"Our patterns are those of classic Thai lacquerware but my designs focus on unique etched motifs that can only be seen in lacquerware from the north. I also use brighter colors."
"I'm Prathin Sribunrueang. I was born in 1960 to a family with five children and grew up in the center of the lacquerware work in Northern Thailand. We are a family of artisans. Today, there are only a few families that still make lacquerware in my village, and we always keep the old crafting traditions as we work together at my house.
"When I was about ten years old, I started helping my mother with her work and I felt good about this craft. After I graduated from the School of Fine Arts at the university, I married and moved to Bangkok where my husband and I worked about 30 years. Unfortunately, my husband passed away in 2015, so I moved back to live with my family and help my older sister to run the workshop.
"In 2019, I took over managing the workshop after my older sister passed away. With the help of my brothers and sisters, I continue to carry on our lacquerware tradition. Now we have six artisans who are mostly seniors that know how to hand-paint the unique motifs. Most of the work takes place in my home.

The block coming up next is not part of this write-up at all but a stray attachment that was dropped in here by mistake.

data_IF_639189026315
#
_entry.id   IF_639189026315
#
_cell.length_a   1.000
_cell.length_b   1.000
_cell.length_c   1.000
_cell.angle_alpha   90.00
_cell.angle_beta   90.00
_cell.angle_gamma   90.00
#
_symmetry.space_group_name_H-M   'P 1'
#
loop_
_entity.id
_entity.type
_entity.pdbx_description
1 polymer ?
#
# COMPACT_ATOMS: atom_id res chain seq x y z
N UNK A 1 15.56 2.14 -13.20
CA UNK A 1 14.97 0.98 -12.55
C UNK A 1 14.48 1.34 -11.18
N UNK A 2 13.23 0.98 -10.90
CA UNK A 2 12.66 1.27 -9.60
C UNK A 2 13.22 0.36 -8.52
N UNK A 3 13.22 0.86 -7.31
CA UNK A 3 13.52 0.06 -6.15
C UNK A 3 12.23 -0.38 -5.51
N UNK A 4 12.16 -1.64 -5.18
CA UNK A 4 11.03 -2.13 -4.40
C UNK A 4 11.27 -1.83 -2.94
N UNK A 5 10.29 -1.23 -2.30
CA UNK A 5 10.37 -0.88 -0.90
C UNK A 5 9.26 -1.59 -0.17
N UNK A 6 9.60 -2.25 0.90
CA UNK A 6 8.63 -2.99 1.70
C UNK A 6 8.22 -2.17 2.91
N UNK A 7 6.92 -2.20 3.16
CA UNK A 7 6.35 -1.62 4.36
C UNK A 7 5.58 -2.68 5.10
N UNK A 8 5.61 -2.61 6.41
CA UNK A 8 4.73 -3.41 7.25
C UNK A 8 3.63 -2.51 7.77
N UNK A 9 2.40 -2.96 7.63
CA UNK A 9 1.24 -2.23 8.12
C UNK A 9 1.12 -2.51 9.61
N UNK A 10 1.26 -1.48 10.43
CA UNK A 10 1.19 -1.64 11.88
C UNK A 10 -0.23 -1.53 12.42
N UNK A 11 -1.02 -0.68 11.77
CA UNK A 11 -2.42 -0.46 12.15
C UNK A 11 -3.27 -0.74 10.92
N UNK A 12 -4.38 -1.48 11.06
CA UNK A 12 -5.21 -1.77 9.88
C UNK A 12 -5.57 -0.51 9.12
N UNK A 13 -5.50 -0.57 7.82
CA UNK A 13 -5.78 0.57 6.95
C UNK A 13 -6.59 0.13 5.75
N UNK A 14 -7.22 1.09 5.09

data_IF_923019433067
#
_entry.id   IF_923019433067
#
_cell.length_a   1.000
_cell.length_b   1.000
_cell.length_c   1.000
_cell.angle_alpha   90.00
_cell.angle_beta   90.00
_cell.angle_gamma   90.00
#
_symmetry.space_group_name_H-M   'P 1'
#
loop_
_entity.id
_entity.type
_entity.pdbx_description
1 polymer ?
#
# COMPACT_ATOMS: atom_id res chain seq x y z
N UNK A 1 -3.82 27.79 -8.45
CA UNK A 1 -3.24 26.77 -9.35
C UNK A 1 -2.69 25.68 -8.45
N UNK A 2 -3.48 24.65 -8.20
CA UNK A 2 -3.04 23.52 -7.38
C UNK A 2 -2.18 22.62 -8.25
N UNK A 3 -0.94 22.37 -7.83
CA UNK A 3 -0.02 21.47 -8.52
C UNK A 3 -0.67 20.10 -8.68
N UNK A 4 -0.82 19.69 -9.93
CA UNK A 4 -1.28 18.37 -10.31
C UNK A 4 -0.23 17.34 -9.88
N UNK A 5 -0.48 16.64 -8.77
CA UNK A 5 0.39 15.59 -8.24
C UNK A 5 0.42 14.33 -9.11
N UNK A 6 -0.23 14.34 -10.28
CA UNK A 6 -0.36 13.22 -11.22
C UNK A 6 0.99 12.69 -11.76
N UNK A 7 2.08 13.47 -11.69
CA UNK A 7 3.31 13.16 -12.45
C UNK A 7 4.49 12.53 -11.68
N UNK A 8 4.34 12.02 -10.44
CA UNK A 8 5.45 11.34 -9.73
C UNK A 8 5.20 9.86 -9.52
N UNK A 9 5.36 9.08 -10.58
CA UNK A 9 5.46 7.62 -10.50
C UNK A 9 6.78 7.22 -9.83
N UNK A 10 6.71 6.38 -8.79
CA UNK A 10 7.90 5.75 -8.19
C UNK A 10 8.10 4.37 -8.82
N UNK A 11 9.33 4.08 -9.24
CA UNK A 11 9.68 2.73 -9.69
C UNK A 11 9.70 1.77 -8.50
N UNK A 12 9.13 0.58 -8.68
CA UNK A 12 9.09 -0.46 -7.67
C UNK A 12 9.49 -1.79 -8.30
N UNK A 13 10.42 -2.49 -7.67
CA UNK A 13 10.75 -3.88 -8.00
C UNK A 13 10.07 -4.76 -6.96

"Our patterns are those of classic Thai lacquerware but my designs focus on unique etched motifs that can only be seen in lacquerware from the north. I also use brighter colors. Because of our quality and reliability, our work is guaranteed and we are permitted to use the Chiang Mai brand. In 2003, our lacquerware was ranked as four-star products of the north. Our designs also won second place for household furniture from the Department of Industrial Promotion.
"Aside from economic difficulties, there are not enough sales channels for lacquerware. The younger generation doesn't know much about these traditional techniques. We keep working in the old style to serve the old generation of lacquerware lovers. We then had to design a new style for a new generation, but those sales didn't go well. Only true lacquer lovers come back to buy this kind of work, unless they are buying souvenirs or seasonal gifts.
"In the future, I want to develop and transfer our knowledge of both old and modern styles to a new generation. I don't want it to disappear from our life. We're very happy show our lacquerware so you can learn about this unique Thai art and about our culture. We're glad you've given us another way to promote and preserve this are of art."